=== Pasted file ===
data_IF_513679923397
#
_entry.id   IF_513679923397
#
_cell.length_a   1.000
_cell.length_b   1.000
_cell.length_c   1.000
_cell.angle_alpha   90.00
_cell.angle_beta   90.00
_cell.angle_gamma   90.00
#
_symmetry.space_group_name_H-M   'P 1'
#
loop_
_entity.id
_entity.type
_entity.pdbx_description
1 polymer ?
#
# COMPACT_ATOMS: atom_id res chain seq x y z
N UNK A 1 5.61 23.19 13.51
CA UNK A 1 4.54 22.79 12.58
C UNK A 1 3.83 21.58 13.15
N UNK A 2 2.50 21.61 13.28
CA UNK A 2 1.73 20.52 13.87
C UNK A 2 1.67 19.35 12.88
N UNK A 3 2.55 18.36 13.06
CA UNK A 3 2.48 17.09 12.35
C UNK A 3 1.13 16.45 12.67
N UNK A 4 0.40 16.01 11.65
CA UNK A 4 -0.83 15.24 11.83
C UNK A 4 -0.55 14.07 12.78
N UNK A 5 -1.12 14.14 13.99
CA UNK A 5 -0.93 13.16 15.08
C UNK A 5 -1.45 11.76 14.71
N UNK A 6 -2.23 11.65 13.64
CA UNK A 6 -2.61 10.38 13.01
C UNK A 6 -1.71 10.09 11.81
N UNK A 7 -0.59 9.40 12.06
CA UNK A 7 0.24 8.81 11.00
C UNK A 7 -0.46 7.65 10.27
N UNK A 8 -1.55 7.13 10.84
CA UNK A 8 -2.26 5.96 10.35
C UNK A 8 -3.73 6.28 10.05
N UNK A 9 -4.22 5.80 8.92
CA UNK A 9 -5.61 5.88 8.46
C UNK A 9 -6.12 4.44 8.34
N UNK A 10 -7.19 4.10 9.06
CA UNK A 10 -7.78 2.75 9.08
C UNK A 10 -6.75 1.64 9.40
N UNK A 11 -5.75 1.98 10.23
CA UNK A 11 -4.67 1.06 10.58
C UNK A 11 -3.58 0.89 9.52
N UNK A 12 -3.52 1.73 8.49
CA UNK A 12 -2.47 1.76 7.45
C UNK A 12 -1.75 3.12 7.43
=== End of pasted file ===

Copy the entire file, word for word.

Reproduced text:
data_IF_513679923397
#
_entry.id   IF_513679923397
#
_cell.length_a   1.000
_cell.length_b   1.000
_cell.length_c   1.000
_cell.angle_alpha   90.00
_cell.angle_beta   90.00
_cell.angle_gamma   90.00
#
_symmetry.space_group_name_H-M   'P 1'
#
loop_
_entity.id
_entity.type
_entity.pdbx_description
1 polymer ?
#
# COMPACT_ATOMS: atom_id res chain seq x y z
N UNK A 1 5.61 23.19 13.51
CA UNK A 1 4.54 22.79 12.58
C UNK A 1 3.83 21.58 13.15
N UNK A 2 2.50 21.61 13.28
CA UNK A 2 1.73 20.52 13.87
C UNK A 2 1.67 19.35 12.88
N UNK A 3 2.55 18.36 13.06
CA UNK A 3 2.48 17.09 12.35
C UNK A 3 1.13 16.45 12.67
N UNK A 4 0.40 16.01 11.65
CA UNK A 4 -0.83 15.24 11.83
C UNK A 4 -0.55 14.07 12.78
N UNK A 5 -1.12 14.14 13.99
CA UNK A 5 -0.93 13.16 15.08
C UNK A 5 -1.45 11.76 14.71
N UNK A 6 -2.23 11.65 13.64
CA UNK A 6 -2.61 10.38 13.01
C UNK A 6 -1.71 10.09 11.81
N UNK A 7 -0.59 9.40 12.06
CA UNK A 7 0.24 8.81 11.00
C UNK A 7 -0.46 7.65 10.27
N UNK A 8 -1.55 7.13 10.84
CA UNK A 8 -2.26 5.96 10.35
C UNK A 8 -3.73 6.28 10.05
N UNK A 9 -4.22 5.80 8.92
CA UNK A 9 -5.61 5.88 8.46
C UNK A 9 -6.12 4.44 8.34
N UNK A 10 -7.19 4.10 9.06
CA UNK A 10 -7.78 2.75 9.08
C UNK A 10 -6.75 1.64 9.40
N UNK A 11 -5.75 1.98 10.23
CA UNK A 11 -4.67 1.06 10.58
C UNK A 11 -3.58 0.89 9.52
N UNK A 12 -3.52 1.73 8.49
CA UNK A 12 -2.47 1.76 7.45
C UNK A 12 -1.75 3.12 7.43